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U.S. prestige suffered a grievous blow when the Afghan National Government collapsed despite 20 years of efforts to build up the country’s military and democratic institutions. For many, the situation recalls the fall of Saigon in 1975, with U.S. forces even having to assist in the evacuation of its allies’ embassies and terrified civilians clambering to get aboard flights out of Kabul. 

U.S. adversaries like China and North Korea are already seizing on this development to press their own political warfare messages. Both want to shake the confidence of U.S. allies and partners by claiming that when the chips are down, Washington won’t show up. Fortunately, neither Taiwan nor the Republic of Korea — the two countries most exposed to the threat of conquest by a hostile communist adversary — remotely resemble Afghanistan. But Washington could still benefit from efforts to shore up its deterrence credibility in the Indo-Pacific.

To start, the strategic logic of the U.S. withdrawal could helpfully be regularly and consistently reiterated.  President Biden’s remarks made clear that reducing an expensive commitment to Afghanistan better prepares the United States to defend its core alliances and interests elsewhere, including Asia. Asia was regarded by the Obama, Trump, and Biden administrations as the world’s political and economic center of gravity, and the Indo-Pacific was designated as the military's priority theater. The Biden administration's March 2021 Interim National Security Strategic Guidance identified a key priority was promoting a "favorable distribution of power to deter and prevent adversaries from threatening the United States and our allies," with the Indo-Pacific the foremost regional focus. The U.S. national security team could regularly and consistently reemphasize this commitment to Taiwan, South Korea, and America’s other allies in the region.

To counter the narrative being pushed by Beijing and Pyongyang, U.S. diplomats and intelligence agencies could highlight how, even during the darkest moments of the collapse of the Afghan National Government, the United States military still sought to assist Afghans fleeing the Taliban. By contrast, China held meetings with the Taliban leadership in late July to lay the groundwork for maintaining its mining operations in Afghanistan and to ensure that the Taliban wouldn’t interfere in China’s efforts to continue perpetrating genocide against the millions of Uyghur Muslims, including those it has penned up in concentration camps in Xinjiang.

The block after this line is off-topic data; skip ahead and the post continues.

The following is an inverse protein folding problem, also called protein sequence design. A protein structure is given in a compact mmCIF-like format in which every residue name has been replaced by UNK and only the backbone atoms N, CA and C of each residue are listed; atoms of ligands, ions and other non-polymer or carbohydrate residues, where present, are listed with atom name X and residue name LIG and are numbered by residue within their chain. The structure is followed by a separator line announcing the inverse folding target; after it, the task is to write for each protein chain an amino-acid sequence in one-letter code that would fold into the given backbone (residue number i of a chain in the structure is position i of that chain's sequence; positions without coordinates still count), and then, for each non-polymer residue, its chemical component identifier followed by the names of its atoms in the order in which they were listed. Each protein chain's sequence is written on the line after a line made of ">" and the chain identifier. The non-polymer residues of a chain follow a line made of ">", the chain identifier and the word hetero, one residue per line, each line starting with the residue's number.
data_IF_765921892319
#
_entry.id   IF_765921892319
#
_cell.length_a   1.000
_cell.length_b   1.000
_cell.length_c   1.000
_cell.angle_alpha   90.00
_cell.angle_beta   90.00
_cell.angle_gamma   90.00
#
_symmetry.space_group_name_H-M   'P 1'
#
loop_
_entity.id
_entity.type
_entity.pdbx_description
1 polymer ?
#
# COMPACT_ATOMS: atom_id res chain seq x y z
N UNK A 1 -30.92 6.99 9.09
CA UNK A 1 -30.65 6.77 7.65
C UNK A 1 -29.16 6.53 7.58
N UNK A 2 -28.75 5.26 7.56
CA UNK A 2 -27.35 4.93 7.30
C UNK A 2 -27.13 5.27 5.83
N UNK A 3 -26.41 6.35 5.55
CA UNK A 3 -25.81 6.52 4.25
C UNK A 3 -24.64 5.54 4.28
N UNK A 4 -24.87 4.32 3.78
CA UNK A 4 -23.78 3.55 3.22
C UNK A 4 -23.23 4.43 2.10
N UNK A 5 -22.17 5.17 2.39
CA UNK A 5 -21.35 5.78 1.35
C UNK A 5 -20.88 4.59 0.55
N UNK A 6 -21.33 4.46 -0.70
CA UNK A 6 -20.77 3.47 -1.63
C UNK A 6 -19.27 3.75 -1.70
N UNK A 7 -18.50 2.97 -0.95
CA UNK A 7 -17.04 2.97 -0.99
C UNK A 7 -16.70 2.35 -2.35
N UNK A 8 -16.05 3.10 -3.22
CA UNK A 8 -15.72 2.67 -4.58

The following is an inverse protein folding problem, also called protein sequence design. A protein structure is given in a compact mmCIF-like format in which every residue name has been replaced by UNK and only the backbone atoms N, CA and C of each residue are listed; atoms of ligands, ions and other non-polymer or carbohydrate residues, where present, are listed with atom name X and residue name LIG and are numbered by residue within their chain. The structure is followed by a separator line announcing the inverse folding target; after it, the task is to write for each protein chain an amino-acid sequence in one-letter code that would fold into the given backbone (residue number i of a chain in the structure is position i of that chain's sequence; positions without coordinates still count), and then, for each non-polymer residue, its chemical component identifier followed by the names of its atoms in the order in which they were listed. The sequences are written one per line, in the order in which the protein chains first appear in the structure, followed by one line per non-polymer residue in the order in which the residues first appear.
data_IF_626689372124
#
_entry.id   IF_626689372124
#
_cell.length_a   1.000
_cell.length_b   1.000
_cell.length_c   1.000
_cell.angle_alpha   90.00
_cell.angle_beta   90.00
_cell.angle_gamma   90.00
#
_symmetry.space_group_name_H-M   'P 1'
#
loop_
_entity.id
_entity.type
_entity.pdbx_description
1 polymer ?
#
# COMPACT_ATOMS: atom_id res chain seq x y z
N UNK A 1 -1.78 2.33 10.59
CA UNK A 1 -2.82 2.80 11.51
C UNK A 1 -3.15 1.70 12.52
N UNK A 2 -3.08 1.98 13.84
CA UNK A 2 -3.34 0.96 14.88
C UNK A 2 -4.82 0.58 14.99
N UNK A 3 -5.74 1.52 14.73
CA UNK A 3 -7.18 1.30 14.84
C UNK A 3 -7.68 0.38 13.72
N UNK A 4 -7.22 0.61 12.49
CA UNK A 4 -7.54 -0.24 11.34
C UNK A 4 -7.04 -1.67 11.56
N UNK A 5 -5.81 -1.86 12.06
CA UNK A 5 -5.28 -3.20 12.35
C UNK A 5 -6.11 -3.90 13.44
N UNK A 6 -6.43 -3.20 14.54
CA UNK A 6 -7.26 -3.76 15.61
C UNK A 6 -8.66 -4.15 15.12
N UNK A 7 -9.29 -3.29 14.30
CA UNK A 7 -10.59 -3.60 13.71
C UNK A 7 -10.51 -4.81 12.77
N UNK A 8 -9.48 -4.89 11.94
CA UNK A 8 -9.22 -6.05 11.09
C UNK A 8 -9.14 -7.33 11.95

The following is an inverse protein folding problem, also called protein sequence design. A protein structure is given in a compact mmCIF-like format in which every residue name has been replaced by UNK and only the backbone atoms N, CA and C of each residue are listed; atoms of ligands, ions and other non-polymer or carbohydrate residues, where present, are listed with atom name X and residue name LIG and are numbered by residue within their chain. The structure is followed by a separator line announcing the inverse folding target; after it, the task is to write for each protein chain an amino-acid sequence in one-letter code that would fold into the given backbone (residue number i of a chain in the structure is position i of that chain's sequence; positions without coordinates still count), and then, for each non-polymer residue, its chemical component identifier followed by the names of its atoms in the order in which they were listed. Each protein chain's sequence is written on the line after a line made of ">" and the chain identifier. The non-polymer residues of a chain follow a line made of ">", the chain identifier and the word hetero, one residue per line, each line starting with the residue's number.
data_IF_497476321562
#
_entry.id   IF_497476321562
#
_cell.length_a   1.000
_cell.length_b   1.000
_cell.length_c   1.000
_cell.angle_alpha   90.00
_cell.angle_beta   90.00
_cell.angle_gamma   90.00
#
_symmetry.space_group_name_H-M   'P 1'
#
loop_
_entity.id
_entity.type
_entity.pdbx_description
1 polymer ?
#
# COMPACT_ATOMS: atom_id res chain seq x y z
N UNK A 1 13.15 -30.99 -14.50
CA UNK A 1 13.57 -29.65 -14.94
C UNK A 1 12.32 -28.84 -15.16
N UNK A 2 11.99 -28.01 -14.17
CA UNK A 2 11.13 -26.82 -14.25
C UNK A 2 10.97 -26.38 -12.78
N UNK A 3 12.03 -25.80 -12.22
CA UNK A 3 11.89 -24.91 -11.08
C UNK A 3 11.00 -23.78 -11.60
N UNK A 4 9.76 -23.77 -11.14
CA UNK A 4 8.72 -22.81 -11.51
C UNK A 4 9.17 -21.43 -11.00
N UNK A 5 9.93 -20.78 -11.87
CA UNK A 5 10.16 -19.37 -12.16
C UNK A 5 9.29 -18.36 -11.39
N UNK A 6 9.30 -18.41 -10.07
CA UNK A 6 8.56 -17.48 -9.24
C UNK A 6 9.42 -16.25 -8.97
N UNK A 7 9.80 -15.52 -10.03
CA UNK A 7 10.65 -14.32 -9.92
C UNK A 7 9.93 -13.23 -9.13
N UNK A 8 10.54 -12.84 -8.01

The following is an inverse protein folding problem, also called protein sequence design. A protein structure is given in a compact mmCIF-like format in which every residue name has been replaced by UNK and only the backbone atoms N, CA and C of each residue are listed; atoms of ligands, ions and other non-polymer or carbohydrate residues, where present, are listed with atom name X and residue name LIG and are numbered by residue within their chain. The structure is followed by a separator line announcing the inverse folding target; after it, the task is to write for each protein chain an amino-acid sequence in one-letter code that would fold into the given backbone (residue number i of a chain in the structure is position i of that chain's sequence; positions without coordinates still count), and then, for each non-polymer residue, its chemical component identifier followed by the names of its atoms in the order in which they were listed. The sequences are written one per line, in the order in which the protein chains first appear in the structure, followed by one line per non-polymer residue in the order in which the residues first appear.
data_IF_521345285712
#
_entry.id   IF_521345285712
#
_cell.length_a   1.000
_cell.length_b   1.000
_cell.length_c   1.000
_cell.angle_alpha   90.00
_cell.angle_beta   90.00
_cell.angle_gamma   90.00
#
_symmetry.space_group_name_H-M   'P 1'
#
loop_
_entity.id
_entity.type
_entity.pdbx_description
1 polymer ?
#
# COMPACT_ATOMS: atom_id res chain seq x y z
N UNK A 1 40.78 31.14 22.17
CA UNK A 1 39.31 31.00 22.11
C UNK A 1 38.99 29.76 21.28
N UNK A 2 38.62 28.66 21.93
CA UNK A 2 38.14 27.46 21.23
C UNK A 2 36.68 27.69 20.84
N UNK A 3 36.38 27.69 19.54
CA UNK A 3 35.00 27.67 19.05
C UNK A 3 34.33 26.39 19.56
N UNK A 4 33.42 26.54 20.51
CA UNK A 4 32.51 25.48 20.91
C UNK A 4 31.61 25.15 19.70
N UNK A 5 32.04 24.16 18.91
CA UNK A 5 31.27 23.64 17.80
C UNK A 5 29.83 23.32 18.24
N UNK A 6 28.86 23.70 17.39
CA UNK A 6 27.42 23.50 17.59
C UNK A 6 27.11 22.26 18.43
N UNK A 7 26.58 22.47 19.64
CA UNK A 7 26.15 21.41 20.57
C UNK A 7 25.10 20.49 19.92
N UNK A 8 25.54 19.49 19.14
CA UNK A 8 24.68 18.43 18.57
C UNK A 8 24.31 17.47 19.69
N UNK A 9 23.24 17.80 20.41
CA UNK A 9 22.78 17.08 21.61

The U.S. could also announce targeted steps aimed at improving deterrence. One possible move could be accelerated development and deployment of a more resilient command, control, communications, computers, information, surveillance, and reconnaissance (C4ISR) architecture such as the Joint, All-Domain Command and Control concept.  Another could be publicizing the procurement and prepositioning of a deeper and more diverse stockpile of long-range, anti-ship cruise missiles and other precision-guided munitions, including the U.S. Army’s new Common-Hypersonic Glide Body munition. Such weapons could hold at risk the ships and strike platforms China would use to threaten or invade Taiwan while remaining at a distance where the PLA would struggle to target them.

The Department of Defense could choose to accelerate the development and deployment of large numbers of unmanned platforms of a variety of sizes, roles and missions that would allow commanders to accept greater risk and operate in increasingly contested areas, as the Marines' Expeditionary Advanced Basing Operations concept has called for. Additional resources could be used to reduce the strain on the Navy by funding more training and maintenance, which would improve readiness, operational efficiency, and ultimately deterrence. 

In addition to seeking short-term confidence boosts about American military deterrence, Asian partners will be looking for signals that the United States is invested in a long-term competition with China. To that end, Washington could accelerate influence-boosting initiatives such as the Build Back Better World partnership, providing vaccine assistance to Southeast Asia, or promoting reliable 5G solutions with allies like Japan to counter untrustworthy Chinese information and communication technology providers.

Finally, Washington could consider the importance of being perceived to be keeping faith with those who partnered with the United States. The Biden administration could consider accelerating and expanding its existing efforts to help Afghans escape the Taliban and resettle in the United States or elsewhere. Since the end of the Vietnam War, over 1.6 million Vietnamese have moved to the United States, taking on citizenship, building families and businesses, and representing an important connection between the United States and Asia. Afghans who come to the United States will similarly bring with them skills, values and connections that could make America stronger. While screening will likely be important, calls to reject such refugees out of fear that they will be involved in terrorism could unduly stigmatize this vulnerable community.

The disaster of Afghanistan's second fall to the Taliban will not soon be erased.  An important objective now may be to help those remaining in Afghanistan get out and mitigate the impact of the Taliban takeover on America's interests in the Indo-Pacific.

Scott W. Harold is a senior political scientist at the nonprofit, nonpartisan RAND Corporation.

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